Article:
For help with keeping our supply chains under control and for tracking and traceability of all kinds of items, bar codes have an important role to play.
Of course, when a barcode label is printed and applied to an item, it is expected that any scanner will be able to read and decode the encoded data so that it can be put to use.
The idea of Bar Code Standards is that by printing a specific type of barcode symbology and encoding the data in an accepted format, we can be very confident that the printed bar code will perform its task when needed.
Obviously in the case where an organization is using barcodes for internal reason only, the type of symbology used and the way the data is formatted can be anything at all. It is when the items with the barcode move outside of the organization and the barcoded data still needs to be read and used, that the symbology and data have to comply to standards.
Fortunately standards bodies such as GS1 exist to make it easy to ensure that your barcode labels can be used anywhere in the global supply chain. There are also industry specific standards such as the SPEC 2000 used in the aviation industry, the UID mandate from the Department of Defense and the proposed Unique Device Identification rule for medical devices from the FDA.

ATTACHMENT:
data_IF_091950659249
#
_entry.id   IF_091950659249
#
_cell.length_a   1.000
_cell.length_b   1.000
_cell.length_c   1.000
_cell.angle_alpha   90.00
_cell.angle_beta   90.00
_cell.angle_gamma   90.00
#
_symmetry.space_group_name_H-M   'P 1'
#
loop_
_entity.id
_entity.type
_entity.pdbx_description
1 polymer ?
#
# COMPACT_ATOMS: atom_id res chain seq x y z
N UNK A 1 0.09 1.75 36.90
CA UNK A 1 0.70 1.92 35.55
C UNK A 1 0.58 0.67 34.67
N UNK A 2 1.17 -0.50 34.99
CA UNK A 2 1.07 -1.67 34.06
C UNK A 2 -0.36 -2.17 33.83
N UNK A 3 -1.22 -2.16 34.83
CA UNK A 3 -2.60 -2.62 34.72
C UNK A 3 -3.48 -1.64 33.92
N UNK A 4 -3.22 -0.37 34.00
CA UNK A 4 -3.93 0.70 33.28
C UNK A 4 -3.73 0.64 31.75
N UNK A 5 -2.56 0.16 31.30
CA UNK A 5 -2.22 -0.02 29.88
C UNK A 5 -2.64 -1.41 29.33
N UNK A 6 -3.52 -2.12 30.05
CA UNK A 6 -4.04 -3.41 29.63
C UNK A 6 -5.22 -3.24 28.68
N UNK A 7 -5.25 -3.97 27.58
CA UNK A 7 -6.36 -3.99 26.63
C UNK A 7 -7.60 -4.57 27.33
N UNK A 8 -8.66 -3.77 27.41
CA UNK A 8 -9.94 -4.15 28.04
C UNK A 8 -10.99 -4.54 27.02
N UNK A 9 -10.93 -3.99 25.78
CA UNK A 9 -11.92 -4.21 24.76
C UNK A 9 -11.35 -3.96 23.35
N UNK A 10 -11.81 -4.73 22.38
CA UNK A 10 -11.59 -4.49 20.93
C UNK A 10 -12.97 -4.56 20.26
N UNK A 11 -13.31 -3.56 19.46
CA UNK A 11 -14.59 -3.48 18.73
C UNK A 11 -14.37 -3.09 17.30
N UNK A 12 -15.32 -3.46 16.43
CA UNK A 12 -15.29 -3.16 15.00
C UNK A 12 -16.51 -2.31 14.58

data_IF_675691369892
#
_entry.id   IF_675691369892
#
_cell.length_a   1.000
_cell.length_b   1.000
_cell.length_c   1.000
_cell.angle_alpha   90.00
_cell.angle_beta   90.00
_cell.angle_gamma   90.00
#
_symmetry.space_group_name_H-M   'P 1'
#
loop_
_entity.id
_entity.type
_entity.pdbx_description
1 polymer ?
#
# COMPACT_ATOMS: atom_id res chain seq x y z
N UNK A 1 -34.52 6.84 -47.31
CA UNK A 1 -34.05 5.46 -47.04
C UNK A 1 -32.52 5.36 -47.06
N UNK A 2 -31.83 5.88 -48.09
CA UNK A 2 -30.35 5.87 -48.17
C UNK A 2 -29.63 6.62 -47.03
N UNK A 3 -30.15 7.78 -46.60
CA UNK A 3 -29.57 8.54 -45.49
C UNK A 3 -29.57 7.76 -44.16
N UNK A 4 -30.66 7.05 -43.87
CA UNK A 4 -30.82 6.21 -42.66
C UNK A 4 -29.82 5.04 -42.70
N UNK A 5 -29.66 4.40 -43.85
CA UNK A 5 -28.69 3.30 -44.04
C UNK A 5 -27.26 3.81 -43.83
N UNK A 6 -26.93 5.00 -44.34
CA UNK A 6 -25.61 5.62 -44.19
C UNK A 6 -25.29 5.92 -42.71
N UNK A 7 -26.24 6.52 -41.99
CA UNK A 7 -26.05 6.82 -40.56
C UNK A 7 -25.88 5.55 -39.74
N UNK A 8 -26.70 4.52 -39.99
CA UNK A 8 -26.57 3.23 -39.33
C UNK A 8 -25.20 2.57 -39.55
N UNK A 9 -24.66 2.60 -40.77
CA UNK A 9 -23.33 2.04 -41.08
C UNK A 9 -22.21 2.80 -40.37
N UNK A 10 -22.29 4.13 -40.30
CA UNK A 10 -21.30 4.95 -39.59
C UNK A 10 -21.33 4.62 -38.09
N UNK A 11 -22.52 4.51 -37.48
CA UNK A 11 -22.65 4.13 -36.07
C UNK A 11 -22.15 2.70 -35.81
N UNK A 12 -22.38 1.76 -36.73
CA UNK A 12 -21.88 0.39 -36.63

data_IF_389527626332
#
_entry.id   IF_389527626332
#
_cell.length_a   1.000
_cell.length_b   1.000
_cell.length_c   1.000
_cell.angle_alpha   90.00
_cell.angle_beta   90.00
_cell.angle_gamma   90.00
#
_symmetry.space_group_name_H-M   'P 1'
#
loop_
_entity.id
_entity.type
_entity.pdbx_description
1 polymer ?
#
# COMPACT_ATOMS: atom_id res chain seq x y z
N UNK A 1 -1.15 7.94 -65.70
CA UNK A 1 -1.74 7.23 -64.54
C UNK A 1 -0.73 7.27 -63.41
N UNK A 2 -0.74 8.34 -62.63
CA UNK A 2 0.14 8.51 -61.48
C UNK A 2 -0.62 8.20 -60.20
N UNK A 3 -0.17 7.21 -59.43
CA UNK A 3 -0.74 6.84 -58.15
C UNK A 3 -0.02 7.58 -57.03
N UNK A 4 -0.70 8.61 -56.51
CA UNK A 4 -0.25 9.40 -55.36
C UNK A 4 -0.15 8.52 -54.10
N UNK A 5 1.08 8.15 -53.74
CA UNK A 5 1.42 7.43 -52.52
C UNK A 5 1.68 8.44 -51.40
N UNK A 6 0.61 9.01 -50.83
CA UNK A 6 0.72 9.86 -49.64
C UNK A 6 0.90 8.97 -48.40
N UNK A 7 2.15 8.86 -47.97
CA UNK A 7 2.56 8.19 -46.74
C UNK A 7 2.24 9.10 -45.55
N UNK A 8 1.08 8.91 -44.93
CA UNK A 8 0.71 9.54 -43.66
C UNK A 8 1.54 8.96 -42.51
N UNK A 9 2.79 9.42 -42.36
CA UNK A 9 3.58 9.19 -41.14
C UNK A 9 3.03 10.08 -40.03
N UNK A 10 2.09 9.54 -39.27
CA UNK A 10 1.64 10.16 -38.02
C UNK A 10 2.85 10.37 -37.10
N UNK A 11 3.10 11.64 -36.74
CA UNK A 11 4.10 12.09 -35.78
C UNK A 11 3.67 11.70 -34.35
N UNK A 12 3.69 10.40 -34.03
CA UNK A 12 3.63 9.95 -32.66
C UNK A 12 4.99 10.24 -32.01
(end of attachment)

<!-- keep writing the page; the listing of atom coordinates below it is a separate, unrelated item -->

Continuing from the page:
Types of Bar Codes
UPC/GTIN – the most common barcode of all – part of the GS1 family.
Code 39 – developed by our friends at Intermec back in the 1970′s and used for many product serialization applications.
Code 128 – Another linear code, I prefer it to Code 39 because if takes up less space for the number of characters. The GS1 encoding of this code (GS1 128) is becoming very common.
PDF417 – A stacked barcode that we print on a lot of labels for the Department of Defense. This is specified in MIL-STD-129.
Datamatrix – the most popular industrial 2D barcode. Used in the DoD’s MIL-STD-130 and many other applications.